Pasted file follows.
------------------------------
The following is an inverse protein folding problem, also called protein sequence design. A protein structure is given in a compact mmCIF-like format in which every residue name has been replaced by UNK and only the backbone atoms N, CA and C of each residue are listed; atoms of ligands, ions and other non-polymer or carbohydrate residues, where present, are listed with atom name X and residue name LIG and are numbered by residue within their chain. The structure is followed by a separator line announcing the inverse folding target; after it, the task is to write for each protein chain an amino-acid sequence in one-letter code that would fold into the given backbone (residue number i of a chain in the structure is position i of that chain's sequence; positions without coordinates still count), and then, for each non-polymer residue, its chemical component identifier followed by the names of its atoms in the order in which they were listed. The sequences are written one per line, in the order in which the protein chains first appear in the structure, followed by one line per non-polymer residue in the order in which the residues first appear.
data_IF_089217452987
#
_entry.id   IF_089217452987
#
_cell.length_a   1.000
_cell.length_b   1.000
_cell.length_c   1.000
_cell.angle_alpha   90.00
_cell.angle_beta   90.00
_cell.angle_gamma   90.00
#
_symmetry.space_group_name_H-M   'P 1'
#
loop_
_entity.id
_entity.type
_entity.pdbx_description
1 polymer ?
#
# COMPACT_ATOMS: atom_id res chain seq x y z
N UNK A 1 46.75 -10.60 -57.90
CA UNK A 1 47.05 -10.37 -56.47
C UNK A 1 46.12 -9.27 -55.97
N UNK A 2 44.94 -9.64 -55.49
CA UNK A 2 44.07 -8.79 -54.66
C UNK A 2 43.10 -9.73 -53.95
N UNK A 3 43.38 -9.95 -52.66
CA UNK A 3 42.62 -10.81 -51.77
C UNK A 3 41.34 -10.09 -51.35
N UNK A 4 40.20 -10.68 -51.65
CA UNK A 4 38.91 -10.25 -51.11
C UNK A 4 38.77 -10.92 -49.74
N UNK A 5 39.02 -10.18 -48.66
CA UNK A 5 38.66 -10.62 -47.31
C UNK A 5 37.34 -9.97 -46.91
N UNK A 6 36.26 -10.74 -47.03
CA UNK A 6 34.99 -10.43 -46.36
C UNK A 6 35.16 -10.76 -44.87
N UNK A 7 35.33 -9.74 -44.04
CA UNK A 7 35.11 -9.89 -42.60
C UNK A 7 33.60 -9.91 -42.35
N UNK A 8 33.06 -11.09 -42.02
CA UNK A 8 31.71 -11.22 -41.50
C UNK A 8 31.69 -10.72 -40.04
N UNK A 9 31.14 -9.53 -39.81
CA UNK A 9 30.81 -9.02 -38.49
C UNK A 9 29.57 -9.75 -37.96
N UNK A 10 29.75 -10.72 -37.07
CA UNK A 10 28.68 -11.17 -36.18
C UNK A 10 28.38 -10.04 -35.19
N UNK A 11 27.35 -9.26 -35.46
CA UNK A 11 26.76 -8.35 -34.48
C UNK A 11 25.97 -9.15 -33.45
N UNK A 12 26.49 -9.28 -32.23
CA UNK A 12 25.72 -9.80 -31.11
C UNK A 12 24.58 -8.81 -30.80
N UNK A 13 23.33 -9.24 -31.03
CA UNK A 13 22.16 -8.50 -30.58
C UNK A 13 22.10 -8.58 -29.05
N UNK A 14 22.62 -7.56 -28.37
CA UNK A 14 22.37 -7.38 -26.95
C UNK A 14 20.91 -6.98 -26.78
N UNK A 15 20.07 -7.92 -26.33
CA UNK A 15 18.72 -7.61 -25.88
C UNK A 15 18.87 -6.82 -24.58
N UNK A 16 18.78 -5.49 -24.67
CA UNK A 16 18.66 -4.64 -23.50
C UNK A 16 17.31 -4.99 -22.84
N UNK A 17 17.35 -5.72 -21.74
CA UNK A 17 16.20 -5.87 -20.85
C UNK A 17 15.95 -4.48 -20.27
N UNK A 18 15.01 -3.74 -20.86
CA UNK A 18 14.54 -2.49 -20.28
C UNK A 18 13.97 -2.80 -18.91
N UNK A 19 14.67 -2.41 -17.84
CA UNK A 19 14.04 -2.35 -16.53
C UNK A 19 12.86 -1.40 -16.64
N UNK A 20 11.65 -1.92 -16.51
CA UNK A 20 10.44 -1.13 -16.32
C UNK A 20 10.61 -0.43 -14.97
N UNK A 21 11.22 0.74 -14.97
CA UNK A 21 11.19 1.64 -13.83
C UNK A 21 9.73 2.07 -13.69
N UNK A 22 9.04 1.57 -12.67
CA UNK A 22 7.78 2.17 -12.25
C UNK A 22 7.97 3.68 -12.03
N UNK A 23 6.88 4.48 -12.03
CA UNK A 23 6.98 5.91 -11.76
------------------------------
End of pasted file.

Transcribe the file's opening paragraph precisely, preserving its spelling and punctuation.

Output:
The following is an inverse protein folding problem, also called protein sequence design. A protein structure is given in a compact mmCIF-like format in which every residue name has been replaced by UNK and only the backbone atoms N, CA and C of each residue are listed; atoms of ligands, ions and other non-polymer or carbohydrate residues, where present, are listed with atom name X and residue name LIG and are numbered by residue within their chain. The structure is followed by a separator line announcing the inverse folding target; after it, the task is to write for each protein chain an amino-acid sequence in one-letter code that would fold into the given backbone (residue number i of a chain in the structure is position i of that chain's sequence; positions without coordinates still count), and then, for each non-polymer residue, its chemical component identifier followed by the names of its atoms in the order in which they were listed. The sequences are written one per line, in the order in which the protein chains first appear in the structure, followed by one line per non-polymer residue in the order in which the residues first appear.